Commercial Feed

Berseem: It is very palatable and is relished by all livestock. There has never been a case of bloat reported if accidentally given an excess amount. It contains 18 – 28% crude protein.

Commercial Feed

Mulberry: The protein content 89 g/kg dry matter in the fresh foliage of mulberry leaves is well utilized by growing pigs that are fed a basal diet of broken rice.

Read Also: Causes of Reproductive Failures in Pigs Production

Traditional Feed Processing

Different feeds are mixed and boiled to make pig feed more palatable. There are 2 types of traditional processing:

  • Mixing all the different feeds together (rice bran, broken rice, crushed maize and soya, dried legume leaves, etc.) in proportion and giving it directly to the pigs.
Proper Ways of Feeding Pigs
  • Cooking the different raw materials together to improve digestibility, and to breakdown toxins from some feeds such as raw cola-cassia, banana stem, maize and soya grains, beans, kitchen waste, forage crops, and similar.
  • Food Waste Feeding to Swine is also commonly known as Garbage Feeding or Swill. Food waste or garbage fed to swine must be cooked and sterilized properly.
Proper Ways of Feeding Pigs


Feeding Forest Products

Pig feed can also be prepared with forest products (wild vegetables, wild bananas, wild cola – cassia etc). At the same time, food waste can be used as well. Currently, growing legumes as feed for village pig production is having a big impact on the livelihoods of rural families in Nepal.

Proper Ways of Feeding Pigs


Feeding Alcohol Distilling Residues

Local alcohol can be made from millet, rice, maize, sweet potato, bananas, and similar. Most popular for pig feeding is distillery wastes from millet. It should be mixed with other feeds such as rice bran and broken rice/maize.

Distillers’ residues can be fed to fattening pigs, but not to pregnant or lactating sows. Yet, these animals require a high quality of feed and therefore distillery waste needs to be replaced by other high quality feed such as commercial feeds.

Proper Ways of Feeding Pigs


The following mixing ratio is commonly used in combination with distillery waste: Rice bran/Wheat bran (2 kg), broken rice (1 kg), and Distillers’ residues (5-10 kg) and other locally available agricultural by-products.

Local alcohol can be made from millet, rice, maize, sweet potato, yam (Phul Tarul), banana, etc. Most popular for pig feeding is distillery waste from millet and rice, protein content ranged from 17 to 33% (mean of 23%) in dry matter basis. It should be mixed with other feeds such as rice bran, wheat bran, maize/millet flour, and broken rice etc.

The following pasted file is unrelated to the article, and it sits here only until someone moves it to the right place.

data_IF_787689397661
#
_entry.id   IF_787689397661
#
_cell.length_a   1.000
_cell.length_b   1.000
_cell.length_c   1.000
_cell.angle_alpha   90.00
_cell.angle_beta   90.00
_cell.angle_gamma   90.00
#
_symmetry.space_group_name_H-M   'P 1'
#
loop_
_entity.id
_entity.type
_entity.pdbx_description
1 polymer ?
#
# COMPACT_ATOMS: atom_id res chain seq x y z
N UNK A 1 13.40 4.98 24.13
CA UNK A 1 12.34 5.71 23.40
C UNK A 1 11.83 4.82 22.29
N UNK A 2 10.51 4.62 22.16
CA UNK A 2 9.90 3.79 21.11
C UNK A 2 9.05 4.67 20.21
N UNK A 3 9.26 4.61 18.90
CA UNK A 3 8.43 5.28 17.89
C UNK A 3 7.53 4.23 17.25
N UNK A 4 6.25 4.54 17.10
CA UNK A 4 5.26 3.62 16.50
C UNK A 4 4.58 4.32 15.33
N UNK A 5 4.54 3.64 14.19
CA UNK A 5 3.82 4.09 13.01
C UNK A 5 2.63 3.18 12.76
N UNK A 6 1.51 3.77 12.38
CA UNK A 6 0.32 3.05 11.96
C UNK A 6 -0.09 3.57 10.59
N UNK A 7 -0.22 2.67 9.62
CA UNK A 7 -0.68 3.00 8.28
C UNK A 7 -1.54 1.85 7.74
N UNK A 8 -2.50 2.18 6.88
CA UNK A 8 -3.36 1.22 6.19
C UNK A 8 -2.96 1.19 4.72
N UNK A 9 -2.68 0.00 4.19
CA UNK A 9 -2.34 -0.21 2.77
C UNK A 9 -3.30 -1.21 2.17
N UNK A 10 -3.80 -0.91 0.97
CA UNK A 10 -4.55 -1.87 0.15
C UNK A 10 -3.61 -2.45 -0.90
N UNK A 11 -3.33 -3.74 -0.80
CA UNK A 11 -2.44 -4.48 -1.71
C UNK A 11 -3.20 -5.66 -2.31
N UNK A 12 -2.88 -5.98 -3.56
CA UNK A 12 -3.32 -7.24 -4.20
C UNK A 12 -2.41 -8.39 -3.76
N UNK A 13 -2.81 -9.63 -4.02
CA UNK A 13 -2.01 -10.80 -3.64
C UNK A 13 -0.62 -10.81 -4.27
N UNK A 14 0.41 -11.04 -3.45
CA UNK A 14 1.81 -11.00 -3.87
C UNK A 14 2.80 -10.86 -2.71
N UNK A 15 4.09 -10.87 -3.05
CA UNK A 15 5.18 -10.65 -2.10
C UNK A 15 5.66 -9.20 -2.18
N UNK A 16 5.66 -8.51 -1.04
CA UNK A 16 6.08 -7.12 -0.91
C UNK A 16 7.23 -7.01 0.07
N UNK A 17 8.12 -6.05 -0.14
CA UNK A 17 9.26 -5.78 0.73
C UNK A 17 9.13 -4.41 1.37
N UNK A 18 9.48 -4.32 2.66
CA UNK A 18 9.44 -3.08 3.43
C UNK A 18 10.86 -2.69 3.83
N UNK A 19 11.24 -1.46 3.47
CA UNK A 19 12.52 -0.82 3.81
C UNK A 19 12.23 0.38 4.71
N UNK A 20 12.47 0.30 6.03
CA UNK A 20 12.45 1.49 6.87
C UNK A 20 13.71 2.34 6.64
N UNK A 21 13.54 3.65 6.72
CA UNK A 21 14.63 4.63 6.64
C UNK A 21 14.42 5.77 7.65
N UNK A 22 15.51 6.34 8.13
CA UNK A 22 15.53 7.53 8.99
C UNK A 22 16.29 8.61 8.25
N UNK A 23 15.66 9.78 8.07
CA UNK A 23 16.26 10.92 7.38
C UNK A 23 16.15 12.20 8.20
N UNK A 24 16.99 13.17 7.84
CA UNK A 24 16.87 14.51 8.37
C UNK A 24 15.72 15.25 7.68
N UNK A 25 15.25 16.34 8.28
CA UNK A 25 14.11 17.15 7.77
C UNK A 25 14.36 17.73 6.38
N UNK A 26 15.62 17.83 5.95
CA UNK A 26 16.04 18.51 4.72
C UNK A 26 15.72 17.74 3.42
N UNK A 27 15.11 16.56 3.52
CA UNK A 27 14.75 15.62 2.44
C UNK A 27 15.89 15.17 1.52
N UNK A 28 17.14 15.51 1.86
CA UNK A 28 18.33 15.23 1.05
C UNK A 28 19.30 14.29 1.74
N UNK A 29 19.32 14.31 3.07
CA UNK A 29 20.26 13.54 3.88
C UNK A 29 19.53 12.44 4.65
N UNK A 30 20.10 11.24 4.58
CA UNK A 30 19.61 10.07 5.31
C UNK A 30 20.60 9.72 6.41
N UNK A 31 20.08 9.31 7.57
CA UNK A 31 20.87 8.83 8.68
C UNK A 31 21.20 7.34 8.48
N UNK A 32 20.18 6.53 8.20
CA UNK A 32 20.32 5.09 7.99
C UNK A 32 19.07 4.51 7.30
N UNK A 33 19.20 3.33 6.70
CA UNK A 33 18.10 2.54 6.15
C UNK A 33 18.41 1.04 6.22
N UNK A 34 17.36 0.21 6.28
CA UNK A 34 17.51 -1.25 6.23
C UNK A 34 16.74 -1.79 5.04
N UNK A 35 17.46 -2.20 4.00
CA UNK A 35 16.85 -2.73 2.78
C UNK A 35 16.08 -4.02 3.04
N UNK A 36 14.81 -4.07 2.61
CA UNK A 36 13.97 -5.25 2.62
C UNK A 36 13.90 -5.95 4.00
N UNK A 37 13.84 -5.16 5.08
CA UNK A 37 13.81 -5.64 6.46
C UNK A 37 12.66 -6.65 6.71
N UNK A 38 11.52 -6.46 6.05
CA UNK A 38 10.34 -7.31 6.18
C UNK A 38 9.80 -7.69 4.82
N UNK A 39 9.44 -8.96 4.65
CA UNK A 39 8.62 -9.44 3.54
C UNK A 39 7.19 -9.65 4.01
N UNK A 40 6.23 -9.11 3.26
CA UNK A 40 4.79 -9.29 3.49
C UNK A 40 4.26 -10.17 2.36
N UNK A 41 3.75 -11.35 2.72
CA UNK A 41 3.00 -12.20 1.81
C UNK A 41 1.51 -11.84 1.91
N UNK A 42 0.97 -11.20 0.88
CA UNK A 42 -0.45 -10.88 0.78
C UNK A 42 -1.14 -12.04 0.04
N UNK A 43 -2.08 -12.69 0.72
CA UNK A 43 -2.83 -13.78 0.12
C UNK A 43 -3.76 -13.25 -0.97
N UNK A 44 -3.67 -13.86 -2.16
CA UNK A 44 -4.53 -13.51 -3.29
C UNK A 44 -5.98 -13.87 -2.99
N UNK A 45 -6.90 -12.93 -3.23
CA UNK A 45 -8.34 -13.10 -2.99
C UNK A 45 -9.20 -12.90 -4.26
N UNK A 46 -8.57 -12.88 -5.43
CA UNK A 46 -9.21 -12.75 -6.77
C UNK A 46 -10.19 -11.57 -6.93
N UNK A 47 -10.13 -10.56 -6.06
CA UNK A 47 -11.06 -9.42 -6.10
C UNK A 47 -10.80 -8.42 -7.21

Distillers’ residues can be fed to fattening pigs, but not to pregnant or lactating sows. Yet, these animals require high quality of feed and therefore distillery waste needs to be replaced by other high quality feed like commercial feeds.

Proper Ways of Feeding Pigs

Daily Feed Requirements

  • Dry/pregnant Sows and Gilts: Dry sows and gilts require 2.5kg a day of sow and weaner meal. Give an extra 1kg/day one week before serving gilts and sows and one week after service. Give lactating sows 2.5 kg a day of sow and weaner meal for maintenance and 0.25 kg a day extra for each piglet being suckled.
  • Boars: Give boars 2.0 kg a day. If the boar is regularly used increase this to 2.5 kg.
  • Piglets: Give creep pellets 0.5 – 1.0 kg a day from day 7 up to weaning time (21 days) per piglet. The feed should be mixed with sow and weaner meal the last one week before weaning.
  • Feeding of Growing and Finishing pigs: Pigs weaned at 3 – 5 weeks of 11 – 13 kg body weight should continue being fed on the starter diet until they reach 18 kg live weight. Pigs weaned at 7 weeks or older may be switched gradually to sow and weaner diet.

For growing or finishing pigs all ration changes should be made gradually. If this is not possible the feeding level of the new diet should be low until the pigs become accustomed to it.

Where post-weaning scours are a major problem, restricted feeding during the first week after weaning may reduce the incidents of scours.

For treatment in case of an outbreak of scouring, medication through drinking water is preferable since sick pigs go off feed.

Proper Ways of Feeding Pigs

NB: When feeding animals any sudden changes can lead to loss of production. Thus feed changes should be as gradual as possible.

Read Also: Major Causes of Abortion among Pigs and How to Control it

Feeder Trough Size

The feeding trough should be firmly anchored to the floor to prevent overturning and wasting of feed. The size of the feeding trough for different ages and purposes is given in the table below.

Proper Ways of Feeding Pigs

Good pig appetite is important. Pigs will eat more fresh clean feed than feed that is contaminated, stale or moldy. To ensure proper intake of nutrition clean feed troughs daily.

Sufficient feeder space is necessary, so that each pig can eat what it wishes every day. On many farms feed waste is 15% or more, but it should be avoided as much possible.

Pigs must also be fed on time, since it makes them familiar to the feeding regime. Pigs need to be fed according to their sizes and ages. Troughs must be anchored so they cannot be turned over.

Proper Ways of Feeding Pigs


Drinkers

The feeding trough can also be used to supply water. At large farms automatic drinkers are used (called bowls or nipples).

All pigs need sufficient clean drinking water.

  • A pregnant sow requires 10 – 12 litres of water per day.
  • A lactating sow requires 20 – 30 litres of water per day.
  • A growing pig requires 6 – 8 liters of water per day.
  • A boar requires 12 – 15 liters of water per day.

By not providing enough water for your pigs you will reduce their daily feed intake. Ample clean water must be available for your pigs to drink at all times.

Were you able to understand some of the proper ways of feeding pigs at the end of this article?

Let’s hear your contribution using the comment box below.